Solar Home System and rural transformation

Saturday, 10 April 2021

The net benefit the country has received from the Solar Home System (SHS) is about US$1.7 billion, the World Bank (WB) has estimated. The SHS that started as a pilot scheme in 2003 with help from the WB in the country's remote areas is now the world's largest off-grid solar power programme. It has created a few beneficiaries over the years. Notable among them are 4.0 million rural households, who would not have electricity otherwise, and who have gained much from it. The net financial benefit accrued by these households using the SHS is worth US$1.35 billion.

 The monetary gain means a lot to these poor households who live in remote char areas where grid electricity supply is not available. But what has been more important is the change the electricity has brought about in the lifestyle of these people, numbering about 20 million. Soon after dusk, life in these remote areas used to come to a halt; the people lit their kerosene lamps, took their scanty food in a hurry and went to bed to save fuel, an expensive item for them.

The scenario has changed now, as many families in char lands are using SHS. They work even after dusk and their children study as most homes have electric bulbs, fans and, sometimes, refrigerators. The shops remain open for some evening hours. However, not all families can afford the SHS. Its price remains a problem.

A major source of renewable energy, solar power has transformed the landscape of remote char lands, but its contribution to the total power generation at the national level is still tiny - only 3.0 per cent. The official target is to achieve 10 per cent by the year 2021, meaning generation of 2400 megawatt. The way things have been progressing in renewable energy production, the target remains as elusive as ever.

The government has so far approved proposals for setting up several on-grid solar power plants by private companies. Recently, a plant with 100 MW generation capacity has joined the grid. Some big business houses have taken an active interest in setting up such plants. This is a positive development given the country's high dependence on fossil fuels for power generation. Imported fossil fuels help generate one-third of power, and natural gas produced locally is used for the generation of the rest. But the country's gas reserves are depleting fast, and those would run dry soon.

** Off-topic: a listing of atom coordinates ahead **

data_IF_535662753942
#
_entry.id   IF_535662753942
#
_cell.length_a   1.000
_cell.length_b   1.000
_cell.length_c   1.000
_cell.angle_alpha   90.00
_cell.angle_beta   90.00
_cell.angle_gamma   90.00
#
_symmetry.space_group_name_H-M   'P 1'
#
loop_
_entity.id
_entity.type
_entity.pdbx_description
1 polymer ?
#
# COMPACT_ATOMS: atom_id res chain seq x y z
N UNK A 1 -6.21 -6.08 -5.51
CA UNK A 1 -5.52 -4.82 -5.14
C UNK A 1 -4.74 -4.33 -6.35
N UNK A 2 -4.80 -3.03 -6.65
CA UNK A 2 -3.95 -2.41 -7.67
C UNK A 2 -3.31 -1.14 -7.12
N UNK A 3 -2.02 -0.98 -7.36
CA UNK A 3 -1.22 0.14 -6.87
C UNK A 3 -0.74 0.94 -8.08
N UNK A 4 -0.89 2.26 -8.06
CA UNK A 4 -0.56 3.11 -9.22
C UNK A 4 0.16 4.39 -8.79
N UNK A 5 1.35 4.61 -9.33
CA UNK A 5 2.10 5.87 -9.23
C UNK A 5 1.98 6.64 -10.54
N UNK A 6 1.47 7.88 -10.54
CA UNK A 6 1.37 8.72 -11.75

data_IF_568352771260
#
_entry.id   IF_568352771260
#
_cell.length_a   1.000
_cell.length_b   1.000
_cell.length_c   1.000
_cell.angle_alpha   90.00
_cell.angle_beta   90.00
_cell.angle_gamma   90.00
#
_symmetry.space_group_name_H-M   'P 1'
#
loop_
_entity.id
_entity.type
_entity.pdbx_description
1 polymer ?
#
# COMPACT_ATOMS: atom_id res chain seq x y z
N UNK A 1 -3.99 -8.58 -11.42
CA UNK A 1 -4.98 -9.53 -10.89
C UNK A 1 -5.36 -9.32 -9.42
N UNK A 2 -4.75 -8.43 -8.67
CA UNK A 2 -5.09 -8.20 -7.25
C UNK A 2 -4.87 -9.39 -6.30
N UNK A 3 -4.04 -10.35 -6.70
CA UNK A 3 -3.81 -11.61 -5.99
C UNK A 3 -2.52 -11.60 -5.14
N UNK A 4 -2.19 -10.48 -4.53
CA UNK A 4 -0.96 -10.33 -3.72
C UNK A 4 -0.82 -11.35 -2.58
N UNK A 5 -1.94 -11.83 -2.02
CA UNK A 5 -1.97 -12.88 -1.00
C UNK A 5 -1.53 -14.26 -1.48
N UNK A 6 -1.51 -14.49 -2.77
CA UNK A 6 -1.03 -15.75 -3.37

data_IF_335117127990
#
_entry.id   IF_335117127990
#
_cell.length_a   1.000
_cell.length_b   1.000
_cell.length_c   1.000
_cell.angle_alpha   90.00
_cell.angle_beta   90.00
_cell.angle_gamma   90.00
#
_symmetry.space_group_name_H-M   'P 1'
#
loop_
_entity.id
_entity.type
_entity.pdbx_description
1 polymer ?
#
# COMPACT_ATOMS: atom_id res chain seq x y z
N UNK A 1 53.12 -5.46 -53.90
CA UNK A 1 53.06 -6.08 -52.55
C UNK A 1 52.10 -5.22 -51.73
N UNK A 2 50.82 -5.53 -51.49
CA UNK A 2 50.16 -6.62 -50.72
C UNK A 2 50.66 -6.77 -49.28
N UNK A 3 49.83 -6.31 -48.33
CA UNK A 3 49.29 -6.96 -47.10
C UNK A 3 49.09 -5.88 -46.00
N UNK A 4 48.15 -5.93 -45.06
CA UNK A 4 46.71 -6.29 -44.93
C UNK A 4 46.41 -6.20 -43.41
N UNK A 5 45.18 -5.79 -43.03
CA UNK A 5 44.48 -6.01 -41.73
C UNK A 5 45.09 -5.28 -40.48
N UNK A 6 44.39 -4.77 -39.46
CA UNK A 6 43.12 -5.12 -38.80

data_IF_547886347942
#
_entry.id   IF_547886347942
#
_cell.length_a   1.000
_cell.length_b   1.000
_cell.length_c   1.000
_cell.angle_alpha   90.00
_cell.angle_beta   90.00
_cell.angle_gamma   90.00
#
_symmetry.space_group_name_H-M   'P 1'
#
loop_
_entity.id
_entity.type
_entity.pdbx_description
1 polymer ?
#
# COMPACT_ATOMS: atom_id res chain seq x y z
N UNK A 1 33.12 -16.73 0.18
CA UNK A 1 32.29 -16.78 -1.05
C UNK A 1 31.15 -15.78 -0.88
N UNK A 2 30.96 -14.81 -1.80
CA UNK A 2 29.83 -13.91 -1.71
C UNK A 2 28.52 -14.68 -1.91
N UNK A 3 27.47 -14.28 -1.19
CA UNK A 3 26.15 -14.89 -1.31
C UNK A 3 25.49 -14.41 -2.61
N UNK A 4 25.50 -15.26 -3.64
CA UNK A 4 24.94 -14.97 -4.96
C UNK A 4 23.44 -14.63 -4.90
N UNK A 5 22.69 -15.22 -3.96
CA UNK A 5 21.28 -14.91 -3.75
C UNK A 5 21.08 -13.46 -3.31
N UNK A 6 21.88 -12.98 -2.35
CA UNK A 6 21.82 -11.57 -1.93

For cutting enormous cost on imported fossil fuels and de-carbonise its environment, the country needs to rely more on renewable energy sources for power generation. But it is easier said than done. The scarcity of land remains to be the number one problem for solar power generation in Bangladesh. Using agricultural land for setting up solar power plants - a 100MW solar power plant needs at least 300 acres of land - is not permitted. Another problem is sunshine time, which is shorter compared to many other countries', including neighbouring India's.

However, the government might explore the possibility of using water bodies such as ponds, haors, beels and relatively tranquil rivers for setting up floating solar power plants. But, before taking such a decision, the policymakers will need to discuss the issues with experts in the relevant fields, including those engaged in the fishery sub-sector.